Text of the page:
Boy and girl break up.
Boy still likes girl.
Girl still likes boy.
Boy wants to ask girl on more dates.
Girl wants to be asked out as well.
The underlining question is: Why did they break up?
Answer: Because it was expected of us...?

Next question: What should I do about it?
I obviously don't want to "move on". We still like each other and prom is coming up soon. How do I get emotionally stable again? Should I talk to the boy and tell him how I'm feeling about this?


Dear Unsigned,

The problem is that you followed wise counsel without knowing why. It shows faith. Often blessings come to us just because of obedience, even if we don't know why we're being obedient. Non-believers call it "blind faith" because it makes them feel better to insult those that believe, but know this: that faith is never blind; those that follow Christ are always guided by light, even if they don't know everything or understand everything.

I've spoken with teens about this before: a stage kiss is a kiss, and as a former actor I can tell you that if it's not practiced it can't be acted properly.

[Semi-related tangent. Actor Michael Douglas was perplexed why his son was not disturbed by the graphic violence in his movies but very disturbed by the "love" scenes. His son explained "because, dad, when you're getting shot I know it's fake, but when you're mostly naked and kissing a woman I know that you're both mostly naked and really kissing". Ponder that.]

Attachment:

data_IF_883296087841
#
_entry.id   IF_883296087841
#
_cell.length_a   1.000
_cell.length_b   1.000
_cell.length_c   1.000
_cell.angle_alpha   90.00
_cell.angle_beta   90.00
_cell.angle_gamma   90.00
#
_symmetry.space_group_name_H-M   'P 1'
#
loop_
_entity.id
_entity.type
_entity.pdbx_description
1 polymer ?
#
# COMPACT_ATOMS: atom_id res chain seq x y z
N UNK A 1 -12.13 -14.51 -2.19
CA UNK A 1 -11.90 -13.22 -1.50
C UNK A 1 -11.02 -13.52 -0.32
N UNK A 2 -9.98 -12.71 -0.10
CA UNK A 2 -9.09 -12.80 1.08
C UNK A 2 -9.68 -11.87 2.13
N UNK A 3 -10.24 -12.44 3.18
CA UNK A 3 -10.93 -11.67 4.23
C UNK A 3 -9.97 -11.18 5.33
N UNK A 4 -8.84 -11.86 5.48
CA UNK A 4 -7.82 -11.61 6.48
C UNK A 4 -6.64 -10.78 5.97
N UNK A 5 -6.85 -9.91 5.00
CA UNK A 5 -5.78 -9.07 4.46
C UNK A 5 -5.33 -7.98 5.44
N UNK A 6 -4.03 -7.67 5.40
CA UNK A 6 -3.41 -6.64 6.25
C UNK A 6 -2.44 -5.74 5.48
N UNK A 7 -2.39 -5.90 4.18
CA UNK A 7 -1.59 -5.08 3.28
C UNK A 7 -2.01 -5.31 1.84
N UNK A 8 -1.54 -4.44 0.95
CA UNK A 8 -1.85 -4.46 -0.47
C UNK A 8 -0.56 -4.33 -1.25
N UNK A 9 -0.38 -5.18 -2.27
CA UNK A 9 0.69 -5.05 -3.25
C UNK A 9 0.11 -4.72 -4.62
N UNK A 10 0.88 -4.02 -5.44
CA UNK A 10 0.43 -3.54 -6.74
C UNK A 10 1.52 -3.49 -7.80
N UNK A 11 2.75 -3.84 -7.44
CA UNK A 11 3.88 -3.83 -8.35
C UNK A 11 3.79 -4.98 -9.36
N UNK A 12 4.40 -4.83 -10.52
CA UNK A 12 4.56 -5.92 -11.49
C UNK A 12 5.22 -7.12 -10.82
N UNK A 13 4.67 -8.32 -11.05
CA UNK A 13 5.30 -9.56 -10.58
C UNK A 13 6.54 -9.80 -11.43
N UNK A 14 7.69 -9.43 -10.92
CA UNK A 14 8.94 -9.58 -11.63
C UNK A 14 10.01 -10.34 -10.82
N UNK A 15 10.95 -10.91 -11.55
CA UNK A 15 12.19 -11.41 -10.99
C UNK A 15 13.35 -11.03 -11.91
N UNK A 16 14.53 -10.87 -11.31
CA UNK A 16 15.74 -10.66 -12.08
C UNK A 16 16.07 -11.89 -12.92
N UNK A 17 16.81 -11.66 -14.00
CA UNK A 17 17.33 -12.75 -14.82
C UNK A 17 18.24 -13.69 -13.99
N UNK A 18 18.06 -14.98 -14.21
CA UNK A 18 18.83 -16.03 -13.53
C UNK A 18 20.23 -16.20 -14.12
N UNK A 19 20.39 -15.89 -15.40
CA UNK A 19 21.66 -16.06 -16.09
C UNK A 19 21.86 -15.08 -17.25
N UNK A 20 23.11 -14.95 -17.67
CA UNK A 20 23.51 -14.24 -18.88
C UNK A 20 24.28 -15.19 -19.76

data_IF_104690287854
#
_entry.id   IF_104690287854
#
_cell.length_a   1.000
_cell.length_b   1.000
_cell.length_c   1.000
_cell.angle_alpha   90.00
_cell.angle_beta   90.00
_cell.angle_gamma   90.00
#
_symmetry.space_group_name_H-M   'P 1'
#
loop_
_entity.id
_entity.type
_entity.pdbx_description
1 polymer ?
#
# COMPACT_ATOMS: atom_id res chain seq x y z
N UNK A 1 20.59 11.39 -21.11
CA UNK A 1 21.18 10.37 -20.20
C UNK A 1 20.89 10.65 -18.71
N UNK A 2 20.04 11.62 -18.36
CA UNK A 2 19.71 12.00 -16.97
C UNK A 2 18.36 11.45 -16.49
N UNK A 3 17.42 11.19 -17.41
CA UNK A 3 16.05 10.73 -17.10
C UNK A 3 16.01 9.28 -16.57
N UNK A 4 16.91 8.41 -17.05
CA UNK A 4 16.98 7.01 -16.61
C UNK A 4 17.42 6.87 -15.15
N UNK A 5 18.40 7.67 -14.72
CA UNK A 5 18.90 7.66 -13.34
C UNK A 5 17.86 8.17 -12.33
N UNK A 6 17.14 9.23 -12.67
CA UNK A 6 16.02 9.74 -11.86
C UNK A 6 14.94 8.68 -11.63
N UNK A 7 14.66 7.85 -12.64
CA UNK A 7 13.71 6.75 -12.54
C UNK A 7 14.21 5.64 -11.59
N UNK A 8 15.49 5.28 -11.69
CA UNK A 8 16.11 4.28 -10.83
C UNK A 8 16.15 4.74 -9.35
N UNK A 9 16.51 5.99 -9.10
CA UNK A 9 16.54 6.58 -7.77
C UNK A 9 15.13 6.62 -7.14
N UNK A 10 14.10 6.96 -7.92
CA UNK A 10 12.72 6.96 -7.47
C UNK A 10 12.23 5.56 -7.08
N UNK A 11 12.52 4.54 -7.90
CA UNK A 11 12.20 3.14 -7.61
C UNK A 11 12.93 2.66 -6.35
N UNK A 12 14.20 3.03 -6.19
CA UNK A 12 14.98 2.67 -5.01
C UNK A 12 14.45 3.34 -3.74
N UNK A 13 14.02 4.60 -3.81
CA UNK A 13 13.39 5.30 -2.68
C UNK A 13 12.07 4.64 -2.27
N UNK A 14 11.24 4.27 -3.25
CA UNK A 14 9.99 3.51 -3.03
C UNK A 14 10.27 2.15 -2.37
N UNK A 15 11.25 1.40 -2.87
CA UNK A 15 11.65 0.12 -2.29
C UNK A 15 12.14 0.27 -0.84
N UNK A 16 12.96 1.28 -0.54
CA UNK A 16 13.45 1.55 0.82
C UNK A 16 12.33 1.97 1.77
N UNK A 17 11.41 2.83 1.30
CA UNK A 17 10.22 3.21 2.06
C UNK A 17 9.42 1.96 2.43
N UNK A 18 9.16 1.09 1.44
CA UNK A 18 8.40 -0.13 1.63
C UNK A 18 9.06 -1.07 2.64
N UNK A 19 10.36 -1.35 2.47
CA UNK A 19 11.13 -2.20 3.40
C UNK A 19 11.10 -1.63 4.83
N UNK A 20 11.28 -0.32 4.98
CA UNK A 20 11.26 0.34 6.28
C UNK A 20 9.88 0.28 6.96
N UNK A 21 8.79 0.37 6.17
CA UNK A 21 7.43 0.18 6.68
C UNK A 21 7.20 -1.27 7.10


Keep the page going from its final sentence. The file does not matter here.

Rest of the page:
So if you two have practiced the stage kiss I have news: you're no longer a member of the VLC. Lips are lips, and kissing is kissing.

[BTW, you and other girls need to know That is Why many of the guys who join drama and are in plays have joined drama and are in plays.  Just saying.]

So . . . here's why it was right for you to break up.

When you hold hands and walk each other to class it broadcasts that neither of you is available for Casual Group Dating, which is what you're supposed to be doing in High School. When you date lots of different people then you avoid the pain and drama you're feeling now. So at school you shouldn't act like boyfriend and girlfriend.

(Also, while I'm thinking of it, you're too young and WAY too inexperienced to have any idea what your "love language" is. Stop reading Teen Beat.)

However, and let me be clear, when you two are out on dates (and, yes, you should still go on Casual Group Dates together, just follow the rules and rotate whom you're dating) I don't see anything wrong with holding hands or kissing good night (again, The Rules).

What you're trying to avoid is Serious Single Dating. THAT we save for when you're ready to start looking for a spouse.

What can you do?

Still like him. Still spend time together. Just not time alone together.

Act like a couple on dates, but not around school or backstage.

And you both need to go out with other people. Difficult as that may be.

Oh, and if he asks you to prom, and I hope he's smart enough to, you should go!

Just go in a group.

- Bro Jo

PS: Break a leg!

No comments: